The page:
Will The FHA Spigot Be Closed Off?

by Peter G. Miller
July 6th, 2009

Will borrowers be denied FHA loans because of changing lender standards? Not FHA standards, but instead the standards used by lenders who are then insured by the FHA when they originate mortgages.

Nathan Reynolds writes and says that “when my office began offering low “fixed” rate FHA mortgages we successfully provided relief to 100’s of homeowners. I know this for a fact because by tracking the loans we have originated, there is less than a 3% default rate for a period of almost 3 years now.

“March 15th 2008 almost every lender started requiring Fico scores of a minimum of 580. And now that has minimum score requirement has risen to a 620 Fico score and even this score comes with risk based hits to the yield spread premium thus making the lowest rates unattainable.

“I recently spoke at a Foreclosure Education Summit and had the opportunity to speak with a representative from HUD who informed me she wouldn’t be surprised if lenders increased the minimum to a 680 Fico before years end!”

Judging from various email and comments I have read, I suspect that other loan officers have seen the same trend, the idea that basic FHA requirements are increasingly deemed inadequate by lenders, thus resulting in the denial of loans to otherwise-qualified borrowers.

If you think about this you can see an oddity here: Under the FHA program lenders have no real risk — if a borrower defaults the lender’s loss on the principal is fully covered. For this reason you could say that lenders have no reason to tighten the standards beyond FHA minimums.

The catch is that lenders do have risk if it is found out that they originated FHA loans that did not actually meet FHA requirements. In May, for example, HUD announced that it had taken ”actions against more than 120 lenders for violating FHA requirements. Violations range from failure to conduct sufficient quality control, to failure to continue to meet FHA recertification requirements, to falsifying loan documents.”

Among the lenders cited, HUD says that “102 lenders had their FHA approval withdrawn, five lenders agreed to make indemnification payments to FHA totaling more than $500,000, and 24 lenders were accessed fines or administrative costs totaling more than $1.2 million.”

In other words, one reason why lenders may be looking for higher FICO scores beyond FHA loan guidelines is not because they want to make things harder for borrowers, not because they want to raise interest rates, but because they want to make sure that loan officers and underwriters follow FHA standards.

In today’s world, if you’re a lender and you’re dumped from the FHA program you have lost the ability to offer one of the most appealing and successful loan products now available. That makes it a lot tougher to be a lender.

Are lenders right to tighten standards? The answer is yes given the abuses seen in the private sector during past decade.  Unfortunately, borrowers — as usual — as the ones who will suffer.  9548g7zi3r

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One Response to “Will The FHA Spigot Be Closed Off?”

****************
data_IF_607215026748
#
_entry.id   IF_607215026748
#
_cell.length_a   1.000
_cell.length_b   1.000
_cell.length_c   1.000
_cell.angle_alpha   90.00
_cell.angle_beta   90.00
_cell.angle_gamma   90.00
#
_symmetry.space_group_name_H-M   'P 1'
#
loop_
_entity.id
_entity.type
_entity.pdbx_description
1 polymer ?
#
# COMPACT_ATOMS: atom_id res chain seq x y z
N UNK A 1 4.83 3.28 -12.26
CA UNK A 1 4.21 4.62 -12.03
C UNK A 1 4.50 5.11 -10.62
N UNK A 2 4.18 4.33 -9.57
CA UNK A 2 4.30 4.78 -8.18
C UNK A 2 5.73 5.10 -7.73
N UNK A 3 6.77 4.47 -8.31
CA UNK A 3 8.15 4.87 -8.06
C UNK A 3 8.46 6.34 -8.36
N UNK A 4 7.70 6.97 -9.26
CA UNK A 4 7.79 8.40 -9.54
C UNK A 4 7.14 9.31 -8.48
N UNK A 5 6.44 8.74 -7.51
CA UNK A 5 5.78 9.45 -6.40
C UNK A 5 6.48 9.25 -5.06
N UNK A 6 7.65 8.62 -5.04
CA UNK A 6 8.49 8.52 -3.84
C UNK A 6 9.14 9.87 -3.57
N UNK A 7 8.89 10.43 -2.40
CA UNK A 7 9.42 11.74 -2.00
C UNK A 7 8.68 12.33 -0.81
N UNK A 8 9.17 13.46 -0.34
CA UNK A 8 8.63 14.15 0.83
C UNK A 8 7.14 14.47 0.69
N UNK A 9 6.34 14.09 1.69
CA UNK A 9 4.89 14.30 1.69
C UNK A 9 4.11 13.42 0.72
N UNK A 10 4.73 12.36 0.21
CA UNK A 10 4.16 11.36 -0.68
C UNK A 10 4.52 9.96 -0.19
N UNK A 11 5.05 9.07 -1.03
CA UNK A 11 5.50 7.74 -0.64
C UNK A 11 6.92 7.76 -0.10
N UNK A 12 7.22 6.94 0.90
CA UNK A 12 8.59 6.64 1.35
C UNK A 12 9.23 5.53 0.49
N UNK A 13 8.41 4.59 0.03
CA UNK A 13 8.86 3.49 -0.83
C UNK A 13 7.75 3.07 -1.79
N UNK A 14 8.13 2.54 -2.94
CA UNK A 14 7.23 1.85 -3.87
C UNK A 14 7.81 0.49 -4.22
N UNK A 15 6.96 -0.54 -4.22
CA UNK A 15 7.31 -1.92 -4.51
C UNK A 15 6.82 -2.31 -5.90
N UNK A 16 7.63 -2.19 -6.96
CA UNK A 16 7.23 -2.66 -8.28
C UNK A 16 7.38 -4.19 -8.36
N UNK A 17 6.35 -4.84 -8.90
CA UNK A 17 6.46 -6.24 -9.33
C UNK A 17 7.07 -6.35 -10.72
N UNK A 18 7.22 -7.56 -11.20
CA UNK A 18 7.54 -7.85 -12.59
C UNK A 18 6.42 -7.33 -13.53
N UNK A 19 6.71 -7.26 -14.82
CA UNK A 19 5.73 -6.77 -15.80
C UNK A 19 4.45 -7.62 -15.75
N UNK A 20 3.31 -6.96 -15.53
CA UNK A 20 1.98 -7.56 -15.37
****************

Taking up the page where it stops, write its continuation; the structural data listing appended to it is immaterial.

1. Nathan Reynolds Says:

    Thank you for posting my comments on your recent article. I felt it was very important to get the word out on this current trend. I do want to comment further on your response as I respectfully disagree with your conclusion!

    I am a mortgage broker and because I applied and was approved by HUD to offer FHA loans I am considered an FHA approved “LENDER”. This title causes confusion to many when you reference FHA “LENDERS”. Many of the “Lenders” you referenced are in fact 3rd party loan originators that failed to meet the standards established by HUD to maintain their License and were therefore fined or had their ability to offer FHA insured mortgages terminated. HUD has an excellent system of checks and balances in place to avoid the very same outcome of the unregulated mortgage industry.

    The “Banks” (I prefer not to name names, but your readers know) that wholesale the loans are the ones that are raising the eligibility standards. Although “Banks” have the ability to manually underwrite FHA mortgage loans applications very few are opting to do so due to the risk of having underwritten an uninsurable FHA loan. The majority of all FHA loan applications are underwritten in strict accordance to FannieMae Desk top Originator automated findings. This software renders a decision based on the homeowners credit worthiness, income, assets, and home value. This automated underwriting decision is Black and White, there is no room for variance. All the Bank/Lender has to do is verify all of the required documentation per the automated approval.

    This being the fact, I ask you where is the additional risk that justifies the tighter standards that Banks are imposing on homeowners? These are not Sub prime borrowers that need stated loans; these are income qualifying full documentation borrowers with equity and reserves that qualify for a mortgage in accordance with FHA underwriting guidelines that desperately need relief from their high interest rate adjustable rate mortgages now!

    So why have the Banks chosen to disqualify eligible homeowners based on a Fico Score? And if a homeowner does meet the Banks minimum required Fico Score, why do they impose additional risk based pricing for the very same homeowner effectively pushing the interest rate higher? Millions of eligible homeowners are not being afforded the opportunity to succeed in a low fixed rate FHA mortgage.

    FHA isn’t a 1st class ticket on an airline for the rich; it was intended as a vehicle for the working class!

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